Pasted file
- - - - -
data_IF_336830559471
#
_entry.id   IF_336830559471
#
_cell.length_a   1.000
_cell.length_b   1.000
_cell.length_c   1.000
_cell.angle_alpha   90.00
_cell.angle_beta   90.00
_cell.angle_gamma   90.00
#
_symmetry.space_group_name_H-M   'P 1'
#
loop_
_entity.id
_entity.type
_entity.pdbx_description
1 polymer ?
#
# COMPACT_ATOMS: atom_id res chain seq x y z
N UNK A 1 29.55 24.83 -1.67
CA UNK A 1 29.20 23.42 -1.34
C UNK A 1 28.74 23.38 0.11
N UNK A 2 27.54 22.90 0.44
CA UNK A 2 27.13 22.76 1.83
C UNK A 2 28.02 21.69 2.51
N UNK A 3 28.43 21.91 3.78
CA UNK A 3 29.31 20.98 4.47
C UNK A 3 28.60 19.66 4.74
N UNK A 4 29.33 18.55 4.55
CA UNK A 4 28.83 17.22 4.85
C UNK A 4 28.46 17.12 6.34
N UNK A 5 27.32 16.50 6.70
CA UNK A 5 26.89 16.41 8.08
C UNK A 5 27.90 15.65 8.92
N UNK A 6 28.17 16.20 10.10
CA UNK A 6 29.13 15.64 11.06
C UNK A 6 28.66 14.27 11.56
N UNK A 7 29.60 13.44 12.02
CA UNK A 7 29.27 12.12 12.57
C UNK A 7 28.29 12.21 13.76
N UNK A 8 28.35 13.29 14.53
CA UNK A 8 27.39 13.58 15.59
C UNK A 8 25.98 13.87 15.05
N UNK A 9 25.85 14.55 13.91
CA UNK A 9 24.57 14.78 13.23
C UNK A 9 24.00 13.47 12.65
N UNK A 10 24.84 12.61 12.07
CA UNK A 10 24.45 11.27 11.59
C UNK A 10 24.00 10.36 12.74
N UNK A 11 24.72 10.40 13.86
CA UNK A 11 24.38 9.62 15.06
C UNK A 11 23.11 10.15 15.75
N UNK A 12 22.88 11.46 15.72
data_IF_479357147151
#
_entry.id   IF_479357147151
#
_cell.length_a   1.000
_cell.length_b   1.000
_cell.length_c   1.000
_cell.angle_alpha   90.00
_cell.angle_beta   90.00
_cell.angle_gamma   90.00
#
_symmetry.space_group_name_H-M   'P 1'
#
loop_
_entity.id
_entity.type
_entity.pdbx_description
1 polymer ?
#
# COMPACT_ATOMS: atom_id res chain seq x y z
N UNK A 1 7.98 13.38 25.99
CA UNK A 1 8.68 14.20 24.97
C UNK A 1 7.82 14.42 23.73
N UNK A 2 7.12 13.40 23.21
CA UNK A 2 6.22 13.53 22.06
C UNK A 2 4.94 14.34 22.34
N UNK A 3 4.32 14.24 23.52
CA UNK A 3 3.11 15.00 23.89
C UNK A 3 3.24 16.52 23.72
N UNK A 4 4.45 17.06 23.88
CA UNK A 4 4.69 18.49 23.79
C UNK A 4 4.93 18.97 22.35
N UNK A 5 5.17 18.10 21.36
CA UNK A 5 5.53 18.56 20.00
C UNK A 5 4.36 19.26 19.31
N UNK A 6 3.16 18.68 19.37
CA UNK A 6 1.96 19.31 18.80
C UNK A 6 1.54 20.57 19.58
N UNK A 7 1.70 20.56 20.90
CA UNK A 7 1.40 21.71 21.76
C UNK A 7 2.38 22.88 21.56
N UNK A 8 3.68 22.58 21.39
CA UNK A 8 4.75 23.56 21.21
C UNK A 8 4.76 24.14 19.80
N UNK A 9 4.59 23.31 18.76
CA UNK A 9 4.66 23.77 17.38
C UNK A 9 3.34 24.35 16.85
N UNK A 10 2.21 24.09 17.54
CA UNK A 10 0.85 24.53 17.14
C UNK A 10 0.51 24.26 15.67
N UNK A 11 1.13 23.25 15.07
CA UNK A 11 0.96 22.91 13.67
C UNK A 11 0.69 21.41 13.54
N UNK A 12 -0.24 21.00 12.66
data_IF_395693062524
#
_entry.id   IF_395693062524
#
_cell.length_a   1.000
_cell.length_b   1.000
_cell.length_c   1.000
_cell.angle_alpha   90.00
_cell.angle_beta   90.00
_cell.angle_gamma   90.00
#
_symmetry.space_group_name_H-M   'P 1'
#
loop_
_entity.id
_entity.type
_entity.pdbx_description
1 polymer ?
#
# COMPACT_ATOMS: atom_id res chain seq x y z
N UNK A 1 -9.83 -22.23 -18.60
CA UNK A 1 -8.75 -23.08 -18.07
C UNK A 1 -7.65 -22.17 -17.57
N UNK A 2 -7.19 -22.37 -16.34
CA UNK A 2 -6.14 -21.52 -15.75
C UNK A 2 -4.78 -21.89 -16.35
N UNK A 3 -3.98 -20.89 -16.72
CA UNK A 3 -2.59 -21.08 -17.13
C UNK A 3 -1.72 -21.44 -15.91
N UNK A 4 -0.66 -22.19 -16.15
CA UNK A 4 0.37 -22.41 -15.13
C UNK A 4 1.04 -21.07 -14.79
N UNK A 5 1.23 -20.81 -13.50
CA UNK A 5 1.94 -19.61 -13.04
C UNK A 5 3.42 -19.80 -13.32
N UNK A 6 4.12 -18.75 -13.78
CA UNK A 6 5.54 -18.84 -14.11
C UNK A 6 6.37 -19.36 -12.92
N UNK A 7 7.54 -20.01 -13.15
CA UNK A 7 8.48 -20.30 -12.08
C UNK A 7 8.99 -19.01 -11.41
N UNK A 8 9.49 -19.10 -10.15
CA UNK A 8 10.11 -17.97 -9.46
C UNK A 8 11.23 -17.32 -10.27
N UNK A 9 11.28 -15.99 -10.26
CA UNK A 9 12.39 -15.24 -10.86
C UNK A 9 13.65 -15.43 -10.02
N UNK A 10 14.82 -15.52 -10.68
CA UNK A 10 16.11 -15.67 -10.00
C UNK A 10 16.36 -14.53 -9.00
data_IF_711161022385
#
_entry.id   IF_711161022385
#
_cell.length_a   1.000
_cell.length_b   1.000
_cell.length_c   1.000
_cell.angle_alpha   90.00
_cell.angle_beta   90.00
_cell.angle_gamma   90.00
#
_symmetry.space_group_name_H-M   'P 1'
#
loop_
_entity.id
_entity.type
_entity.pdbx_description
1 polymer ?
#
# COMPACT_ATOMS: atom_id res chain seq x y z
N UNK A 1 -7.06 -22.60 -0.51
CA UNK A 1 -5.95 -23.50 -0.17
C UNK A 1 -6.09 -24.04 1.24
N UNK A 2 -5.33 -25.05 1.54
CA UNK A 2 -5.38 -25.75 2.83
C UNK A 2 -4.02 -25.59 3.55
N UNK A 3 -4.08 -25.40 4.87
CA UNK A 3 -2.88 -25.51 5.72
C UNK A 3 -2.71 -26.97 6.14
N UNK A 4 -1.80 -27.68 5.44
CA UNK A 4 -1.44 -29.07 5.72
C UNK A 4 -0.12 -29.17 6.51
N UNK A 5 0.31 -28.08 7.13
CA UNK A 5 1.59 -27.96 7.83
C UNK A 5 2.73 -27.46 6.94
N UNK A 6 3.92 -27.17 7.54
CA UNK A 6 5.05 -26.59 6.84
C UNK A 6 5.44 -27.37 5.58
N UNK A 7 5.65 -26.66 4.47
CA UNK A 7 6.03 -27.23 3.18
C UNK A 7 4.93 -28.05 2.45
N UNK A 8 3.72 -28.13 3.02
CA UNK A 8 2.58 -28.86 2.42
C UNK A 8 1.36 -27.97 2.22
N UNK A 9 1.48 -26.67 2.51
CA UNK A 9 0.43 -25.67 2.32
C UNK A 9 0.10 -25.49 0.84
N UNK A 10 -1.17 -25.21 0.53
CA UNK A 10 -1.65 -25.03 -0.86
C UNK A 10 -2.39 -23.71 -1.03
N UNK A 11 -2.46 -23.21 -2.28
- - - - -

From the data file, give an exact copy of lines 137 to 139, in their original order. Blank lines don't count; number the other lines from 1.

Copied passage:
C UNK A 3 -1.72 -21.44 -15.91
N UNK A 4 -0.66 -22.19 -16.15
CA UNK A 4 0.37 -22.41 -15.13